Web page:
Change (Taylor Swift song)

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"Change"
Single by Taylor Swift
from the album AT&T Team USA Soundtrack
Released August 8, 2008
Format Digital download
Recorded December 2007
Genre Pop rock, country rock
Length 4:40
Label Big Machine
Writer(s) Taylor Swift
Producer(s) Nathan Chapman, Taylor Swift
Taylor Swift singles chronology
"Should've Said No"
(2008)
"Change"
(2008)
"Love Story"
(2008)

"Change" is a song performed by American singer-songwriter Taylor Swift. Swift self-penned the song and co-produced it alongside Nathan Chapman. The song was released on August 8, 2008, with all proceeds being donated to the United States Olympic team. "Change" was written about Swift's hopes and aspirations in regards to succeeding, although being signed to the smallest record label in Nashville, Tennessee. The track was later chosen as one of the themes for the 2008 Summer Olympics and was included on the AT&T Team USA Soundtrack, which was released August 7, 2008.[1] The song was later included on Swift's second studio album Fearless, which was released in November 2008. "Change" is musically pop rock and uses divergent string instruments. Lyrically, it speaks of overcoming obstacles and achieving victory.

It received mixed reviews from music critics and was able to peak at number ten on the Billboard Hot 100, becoming Swift's first song to reach the top ten on the chart. The music video for "Change" was directed by Shawn Robbins and features Swift performing with a band in a ballroom. An alternate version of the video features footage of the United States Olympic team at the 2008 Summer Olympics. The song was performed during Swift's first headlining tour, the Fearless Tour in 2009.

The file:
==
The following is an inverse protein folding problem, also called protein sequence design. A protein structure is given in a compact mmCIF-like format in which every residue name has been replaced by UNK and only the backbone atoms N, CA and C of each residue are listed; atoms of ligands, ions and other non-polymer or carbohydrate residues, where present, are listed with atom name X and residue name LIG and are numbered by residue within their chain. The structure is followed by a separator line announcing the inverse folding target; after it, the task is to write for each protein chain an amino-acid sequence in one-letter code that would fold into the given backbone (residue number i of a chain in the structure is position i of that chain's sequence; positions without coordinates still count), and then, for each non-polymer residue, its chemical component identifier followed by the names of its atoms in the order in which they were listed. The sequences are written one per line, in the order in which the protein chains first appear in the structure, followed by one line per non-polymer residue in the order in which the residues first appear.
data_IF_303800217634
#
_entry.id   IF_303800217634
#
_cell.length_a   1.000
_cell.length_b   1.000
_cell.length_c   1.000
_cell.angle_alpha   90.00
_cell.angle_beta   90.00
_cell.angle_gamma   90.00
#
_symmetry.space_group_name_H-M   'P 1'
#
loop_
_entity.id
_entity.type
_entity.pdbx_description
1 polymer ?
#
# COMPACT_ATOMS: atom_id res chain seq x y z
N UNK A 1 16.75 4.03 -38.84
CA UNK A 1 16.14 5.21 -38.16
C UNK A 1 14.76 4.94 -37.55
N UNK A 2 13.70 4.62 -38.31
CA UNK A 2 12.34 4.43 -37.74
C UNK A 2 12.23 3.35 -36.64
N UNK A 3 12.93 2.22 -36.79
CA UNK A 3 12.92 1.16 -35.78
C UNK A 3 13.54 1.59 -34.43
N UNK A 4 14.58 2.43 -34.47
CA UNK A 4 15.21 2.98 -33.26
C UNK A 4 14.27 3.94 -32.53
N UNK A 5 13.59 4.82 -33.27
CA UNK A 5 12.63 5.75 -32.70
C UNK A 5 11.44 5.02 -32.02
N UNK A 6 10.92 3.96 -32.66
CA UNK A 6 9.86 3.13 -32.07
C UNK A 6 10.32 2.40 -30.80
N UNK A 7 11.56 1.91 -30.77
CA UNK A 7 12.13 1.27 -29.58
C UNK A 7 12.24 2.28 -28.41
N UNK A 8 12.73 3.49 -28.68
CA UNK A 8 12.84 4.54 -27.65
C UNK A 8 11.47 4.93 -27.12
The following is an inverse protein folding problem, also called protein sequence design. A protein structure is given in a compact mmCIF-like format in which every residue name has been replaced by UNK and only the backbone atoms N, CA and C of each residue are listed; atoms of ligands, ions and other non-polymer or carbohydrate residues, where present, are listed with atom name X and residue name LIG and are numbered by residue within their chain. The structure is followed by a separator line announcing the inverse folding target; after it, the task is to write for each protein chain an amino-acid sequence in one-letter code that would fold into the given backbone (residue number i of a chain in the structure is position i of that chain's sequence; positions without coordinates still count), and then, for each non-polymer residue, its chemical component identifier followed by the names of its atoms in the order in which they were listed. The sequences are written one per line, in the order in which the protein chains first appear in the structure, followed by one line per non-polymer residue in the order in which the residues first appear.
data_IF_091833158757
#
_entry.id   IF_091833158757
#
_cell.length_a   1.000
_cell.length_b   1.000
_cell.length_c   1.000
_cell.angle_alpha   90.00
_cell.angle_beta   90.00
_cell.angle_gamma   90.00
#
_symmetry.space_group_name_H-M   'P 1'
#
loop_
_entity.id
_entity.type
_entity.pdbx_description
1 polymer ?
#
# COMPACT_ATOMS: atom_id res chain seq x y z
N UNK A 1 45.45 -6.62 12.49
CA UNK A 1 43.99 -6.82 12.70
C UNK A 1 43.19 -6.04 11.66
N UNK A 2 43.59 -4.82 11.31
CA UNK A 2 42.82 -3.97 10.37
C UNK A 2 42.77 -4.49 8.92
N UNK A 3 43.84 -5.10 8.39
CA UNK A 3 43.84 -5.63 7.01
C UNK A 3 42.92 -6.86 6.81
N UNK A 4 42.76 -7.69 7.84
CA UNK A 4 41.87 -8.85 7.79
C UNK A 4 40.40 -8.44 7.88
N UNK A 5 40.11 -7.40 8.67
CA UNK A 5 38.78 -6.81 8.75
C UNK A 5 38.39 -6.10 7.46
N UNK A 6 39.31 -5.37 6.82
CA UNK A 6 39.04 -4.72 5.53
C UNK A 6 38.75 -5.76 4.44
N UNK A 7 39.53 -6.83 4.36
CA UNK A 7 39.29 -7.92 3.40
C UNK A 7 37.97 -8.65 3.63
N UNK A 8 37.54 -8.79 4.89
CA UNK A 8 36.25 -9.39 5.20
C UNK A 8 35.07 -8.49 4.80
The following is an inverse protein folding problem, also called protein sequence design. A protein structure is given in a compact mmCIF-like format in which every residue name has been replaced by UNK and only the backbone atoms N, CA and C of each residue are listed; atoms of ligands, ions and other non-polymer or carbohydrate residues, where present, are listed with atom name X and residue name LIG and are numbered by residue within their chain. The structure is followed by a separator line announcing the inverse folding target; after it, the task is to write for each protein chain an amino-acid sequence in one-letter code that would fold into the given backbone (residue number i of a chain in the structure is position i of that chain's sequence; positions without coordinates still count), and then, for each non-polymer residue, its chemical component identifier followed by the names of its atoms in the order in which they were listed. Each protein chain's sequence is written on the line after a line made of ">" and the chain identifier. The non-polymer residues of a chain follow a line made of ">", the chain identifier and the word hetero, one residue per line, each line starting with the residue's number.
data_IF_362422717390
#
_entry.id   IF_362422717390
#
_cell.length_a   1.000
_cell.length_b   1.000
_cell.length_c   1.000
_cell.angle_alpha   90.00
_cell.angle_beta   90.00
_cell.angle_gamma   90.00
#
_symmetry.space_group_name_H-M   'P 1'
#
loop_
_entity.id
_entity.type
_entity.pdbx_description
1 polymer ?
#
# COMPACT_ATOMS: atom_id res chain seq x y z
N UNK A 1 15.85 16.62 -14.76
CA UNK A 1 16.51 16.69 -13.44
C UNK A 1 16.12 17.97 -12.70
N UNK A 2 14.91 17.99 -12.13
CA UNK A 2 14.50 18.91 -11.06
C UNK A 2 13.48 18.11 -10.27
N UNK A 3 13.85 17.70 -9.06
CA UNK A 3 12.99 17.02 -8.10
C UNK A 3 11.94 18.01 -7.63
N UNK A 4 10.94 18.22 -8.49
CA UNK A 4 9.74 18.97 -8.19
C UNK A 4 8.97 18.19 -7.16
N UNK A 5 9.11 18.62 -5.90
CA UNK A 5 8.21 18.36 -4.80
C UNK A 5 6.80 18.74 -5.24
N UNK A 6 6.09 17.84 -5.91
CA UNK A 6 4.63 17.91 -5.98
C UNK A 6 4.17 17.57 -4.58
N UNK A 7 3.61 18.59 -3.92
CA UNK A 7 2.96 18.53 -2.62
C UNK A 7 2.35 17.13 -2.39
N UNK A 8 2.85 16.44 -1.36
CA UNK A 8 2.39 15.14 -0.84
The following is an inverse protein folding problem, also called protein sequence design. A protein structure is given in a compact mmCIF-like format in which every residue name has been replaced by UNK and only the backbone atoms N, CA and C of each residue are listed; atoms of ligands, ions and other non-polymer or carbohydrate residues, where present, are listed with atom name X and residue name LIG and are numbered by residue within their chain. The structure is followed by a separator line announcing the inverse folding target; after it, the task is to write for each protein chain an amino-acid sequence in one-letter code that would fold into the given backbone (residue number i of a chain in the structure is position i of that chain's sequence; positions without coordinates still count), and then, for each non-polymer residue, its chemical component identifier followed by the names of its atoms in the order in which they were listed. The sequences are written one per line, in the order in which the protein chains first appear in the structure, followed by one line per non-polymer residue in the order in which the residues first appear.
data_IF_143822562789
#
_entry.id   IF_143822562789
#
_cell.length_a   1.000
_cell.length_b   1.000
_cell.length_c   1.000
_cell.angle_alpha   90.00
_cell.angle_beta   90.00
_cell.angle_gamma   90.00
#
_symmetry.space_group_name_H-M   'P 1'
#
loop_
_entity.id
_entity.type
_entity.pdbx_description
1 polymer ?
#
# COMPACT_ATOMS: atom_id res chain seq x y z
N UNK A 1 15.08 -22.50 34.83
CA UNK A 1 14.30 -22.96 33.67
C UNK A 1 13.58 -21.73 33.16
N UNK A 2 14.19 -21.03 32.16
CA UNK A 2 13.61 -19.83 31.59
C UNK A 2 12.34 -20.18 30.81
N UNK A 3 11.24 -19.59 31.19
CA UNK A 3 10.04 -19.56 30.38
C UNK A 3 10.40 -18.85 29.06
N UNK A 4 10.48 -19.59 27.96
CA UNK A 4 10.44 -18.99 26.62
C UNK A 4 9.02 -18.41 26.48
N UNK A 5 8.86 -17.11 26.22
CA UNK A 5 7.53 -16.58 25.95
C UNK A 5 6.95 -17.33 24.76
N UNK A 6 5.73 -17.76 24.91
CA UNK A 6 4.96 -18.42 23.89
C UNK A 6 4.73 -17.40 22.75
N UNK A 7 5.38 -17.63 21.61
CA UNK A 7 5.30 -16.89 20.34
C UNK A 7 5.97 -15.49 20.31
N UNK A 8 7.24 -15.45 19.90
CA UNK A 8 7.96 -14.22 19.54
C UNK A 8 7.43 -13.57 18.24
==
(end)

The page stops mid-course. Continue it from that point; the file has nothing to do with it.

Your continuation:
Background[edit]

When Swift was first signed to Big Machine Records, it was a new and extremely small record label, the smallest in Nashville, Tennessee, that consisted of approximately twelve employees[2] and her as the only signed artist.[3] At some point, Swift realized that it would be more difficult for her to achieve success through a small label, than in a larger label,[3] constricting their contacts and making it nearly impossible to embark on concert tours and have presenter or performer slots on award shows.[2] In addition, as the only signed artist, she could not ask for favors and only had herself to encourage the hope that scenarios would eventually change. Swift described the scenario as an "uphill climb"[3] and said, "There was this moment where I sat there and was like, ‘When are we going to get a fighting chance? We’re the smallest record label in Nashville, but we want this really bad.’"[2] After reassuring to herself that it would be different in the future, she wrote the beginning of "Change".[3] She let the track sit for a while, waiting for a remarkable event to trigger its completion.[4] She then completed the track the day after she won the Horizon Award at the 2007 Country Music Association Awards and saw Scott Borchetta, the president of Big Machine Records, crying.[2] "That’s when I finished [it], because I knew I couldn’t finish it until something like that happened. It was absolutely the most amazing night of my life, getting to see the emotion of all the people who worked so hard for me."[4]